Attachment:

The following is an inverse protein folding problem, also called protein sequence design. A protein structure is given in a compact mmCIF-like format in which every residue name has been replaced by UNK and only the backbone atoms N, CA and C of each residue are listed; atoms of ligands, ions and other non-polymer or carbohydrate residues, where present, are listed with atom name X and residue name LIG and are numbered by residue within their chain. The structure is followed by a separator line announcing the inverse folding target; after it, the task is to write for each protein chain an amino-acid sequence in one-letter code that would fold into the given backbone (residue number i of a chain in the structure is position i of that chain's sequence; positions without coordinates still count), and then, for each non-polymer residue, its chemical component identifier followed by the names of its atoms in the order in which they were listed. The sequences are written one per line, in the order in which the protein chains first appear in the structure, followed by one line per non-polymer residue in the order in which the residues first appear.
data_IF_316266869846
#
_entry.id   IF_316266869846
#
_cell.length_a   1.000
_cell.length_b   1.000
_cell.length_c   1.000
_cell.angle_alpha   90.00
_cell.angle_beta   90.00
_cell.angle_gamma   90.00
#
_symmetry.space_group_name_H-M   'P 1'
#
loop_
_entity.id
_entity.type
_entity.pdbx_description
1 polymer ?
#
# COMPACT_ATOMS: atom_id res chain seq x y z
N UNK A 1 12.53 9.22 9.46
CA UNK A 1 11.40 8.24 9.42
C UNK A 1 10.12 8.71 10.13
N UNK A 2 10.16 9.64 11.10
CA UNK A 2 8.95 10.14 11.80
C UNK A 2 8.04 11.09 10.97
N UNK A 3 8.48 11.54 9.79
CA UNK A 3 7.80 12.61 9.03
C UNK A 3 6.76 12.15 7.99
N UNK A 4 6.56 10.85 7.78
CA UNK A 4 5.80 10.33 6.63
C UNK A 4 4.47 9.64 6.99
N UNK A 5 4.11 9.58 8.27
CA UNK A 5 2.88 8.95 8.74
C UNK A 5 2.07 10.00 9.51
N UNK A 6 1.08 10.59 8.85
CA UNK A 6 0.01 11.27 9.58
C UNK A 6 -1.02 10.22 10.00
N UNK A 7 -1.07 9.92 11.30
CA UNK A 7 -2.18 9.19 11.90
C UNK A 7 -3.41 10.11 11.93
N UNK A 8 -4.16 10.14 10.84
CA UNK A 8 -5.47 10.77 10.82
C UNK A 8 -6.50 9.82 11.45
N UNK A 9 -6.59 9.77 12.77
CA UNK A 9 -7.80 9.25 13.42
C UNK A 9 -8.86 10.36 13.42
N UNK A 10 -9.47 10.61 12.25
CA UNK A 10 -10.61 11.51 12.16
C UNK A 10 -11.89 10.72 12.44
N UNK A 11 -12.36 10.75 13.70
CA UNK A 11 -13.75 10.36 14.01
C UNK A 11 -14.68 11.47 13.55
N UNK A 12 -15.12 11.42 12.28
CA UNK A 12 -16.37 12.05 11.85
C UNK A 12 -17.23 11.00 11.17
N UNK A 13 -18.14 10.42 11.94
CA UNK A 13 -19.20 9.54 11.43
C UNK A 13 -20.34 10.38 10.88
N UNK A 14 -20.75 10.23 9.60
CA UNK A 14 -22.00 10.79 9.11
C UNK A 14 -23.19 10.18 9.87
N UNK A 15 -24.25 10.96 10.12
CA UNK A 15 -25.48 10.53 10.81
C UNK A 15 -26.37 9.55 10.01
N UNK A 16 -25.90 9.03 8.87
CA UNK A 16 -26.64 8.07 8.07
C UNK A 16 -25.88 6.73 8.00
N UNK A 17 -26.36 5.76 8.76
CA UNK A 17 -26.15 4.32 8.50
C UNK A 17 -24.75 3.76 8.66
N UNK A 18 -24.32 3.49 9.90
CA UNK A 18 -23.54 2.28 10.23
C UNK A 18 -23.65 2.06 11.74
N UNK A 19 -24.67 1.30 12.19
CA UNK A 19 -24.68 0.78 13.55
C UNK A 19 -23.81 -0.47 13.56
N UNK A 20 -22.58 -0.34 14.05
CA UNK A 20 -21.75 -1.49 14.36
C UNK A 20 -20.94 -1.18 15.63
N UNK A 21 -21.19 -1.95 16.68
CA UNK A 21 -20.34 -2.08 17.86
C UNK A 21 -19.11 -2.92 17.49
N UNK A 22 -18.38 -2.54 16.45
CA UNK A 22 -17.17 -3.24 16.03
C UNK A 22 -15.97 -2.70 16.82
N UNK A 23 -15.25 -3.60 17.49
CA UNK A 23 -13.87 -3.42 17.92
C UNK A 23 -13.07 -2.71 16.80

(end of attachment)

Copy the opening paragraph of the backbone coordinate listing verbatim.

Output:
The following is an inverse protein folding problem, also called protein sequence design. A protein structure is given in a compact mmCIF-like format in which every residue name has been replaced by UNK and only the backbone atoms N, CA and C of each residue are listed; atoms of ligands, ions and other non-polymer or carbohydrate residues, where present, are listed with atom name X and residue name LIG and are numbered by residue within their chain. The structure is followed by a separator line announcing the inverse folding target; after it, the task is to write for each protein chain an amino-acid sequence in one-letter code that would fold into the given backbone (residue number i of a chain in the structure is position i of that chain's sequence; positions without coordinates still count), and then, for each non-polymer residue, its chemical component identifier followed by the names of its atoms in the order in which they were listed. The sequences are written one per line, in the order in which the protein chains first appear in the structure, followed by one line per non-polymer residue in the order in which the residues first appear.